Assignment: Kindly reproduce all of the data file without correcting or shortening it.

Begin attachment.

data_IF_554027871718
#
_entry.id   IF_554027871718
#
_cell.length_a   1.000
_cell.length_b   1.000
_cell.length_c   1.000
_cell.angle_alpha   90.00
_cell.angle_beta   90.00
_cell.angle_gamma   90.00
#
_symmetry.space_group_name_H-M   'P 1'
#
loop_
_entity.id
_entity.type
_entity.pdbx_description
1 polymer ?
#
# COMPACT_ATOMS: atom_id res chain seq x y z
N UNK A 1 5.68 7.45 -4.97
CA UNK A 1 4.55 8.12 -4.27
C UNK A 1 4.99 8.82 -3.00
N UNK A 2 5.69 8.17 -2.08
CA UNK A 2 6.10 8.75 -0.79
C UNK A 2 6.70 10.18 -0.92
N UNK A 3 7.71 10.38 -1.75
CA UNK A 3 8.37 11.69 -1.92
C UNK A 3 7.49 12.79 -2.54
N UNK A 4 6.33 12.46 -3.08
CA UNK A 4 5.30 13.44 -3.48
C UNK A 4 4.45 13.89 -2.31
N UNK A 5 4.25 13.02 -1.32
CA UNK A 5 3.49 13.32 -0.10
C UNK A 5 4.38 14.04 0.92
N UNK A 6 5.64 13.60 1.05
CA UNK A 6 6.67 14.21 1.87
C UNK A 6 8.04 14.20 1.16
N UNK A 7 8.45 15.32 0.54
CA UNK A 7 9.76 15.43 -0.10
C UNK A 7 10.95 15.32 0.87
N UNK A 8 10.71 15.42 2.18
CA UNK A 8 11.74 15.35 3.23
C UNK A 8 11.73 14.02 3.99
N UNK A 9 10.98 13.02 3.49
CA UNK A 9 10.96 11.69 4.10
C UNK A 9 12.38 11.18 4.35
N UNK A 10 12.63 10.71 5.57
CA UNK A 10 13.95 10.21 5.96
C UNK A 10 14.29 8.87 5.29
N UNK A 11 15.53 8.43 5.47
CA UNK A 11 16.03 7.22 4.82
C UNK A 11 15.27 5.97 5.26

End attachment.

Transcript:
data_IF_554027871718
#
_entry.id   IF_554027871718
#
_cell.length_a   1.000
_cell.length_b   1.000
_cell.length_c   1.000
_cell.angle_alpha   90.00
_cell.angle_beta   90.00
_cell.angle_gamma   90.00
#
_symmetry.space_group_name_H-M   'P 1'
#
loop_
_entity.id
_entity.type
_entity.pdbx_description
1 polymer ?
#
# COMPACT_ATOMS: atom_id res chain seq x y z
N UNK A 1 5.68 7.45 -4.97
CA UNK A 1 4.55 8.12 -4.27
C UNK A 1 4.99 8.82 -3.00
N UNK A 2 5.69 8.17 -2.08
CA UNK A 2 6.10 8.75 -0.79
C UNK A 2 6.70 10.18 -0.92
N UNK A 3 7.71 10.38 -1.75
CA UNK A 3 8.37 11.69 -1.92
C UNK A 3 7.49 12.79 -2.54
N UNK A 4 6.33 12.46 -3.08
CA UNK A 4 5.30 13.44 -3.48
C UNK A 4 4.45 13.89 -2.31
N UNK A 5 4.25 13.02 -1.32
CA UNK A 5 3.49 13.32 -0.10
C UNK A 5 4.38 14.04 0.92
N UNK A 6 5.64 13.60 1.05
CA UNK A 6 6.67 14.21 1.87
C UNK A 6 8.04 14.20 1.16
N UNK A 7 8.45 15.32 0.54
CA UNK A 7 9.76 15.43 -0.10
C UNK A 7 10.95 15.32 0.87
N UNK A 8 10.71 15.42 2.18
CA UNK A 8 11.74 15.35 3.23
C UNK A 8 11.73 14.02 3.99
N UNK A 9 10.98 13.02 3.49
CA UNK A 9 10.96 11.69 4.10
C UNK A 9 12.38 11.18 4.35
N UNK A 10 12.63 10.71 5.57
CA UNK A 10 13.95 10.21 5.96
C UNK A 10 14.29 8.87 5.29
N UNK A 11 15.53 8.43 5.47
CA UNK A 11 16.03 7.22 4.82
C UNK A 11 15.27 5.97 5.26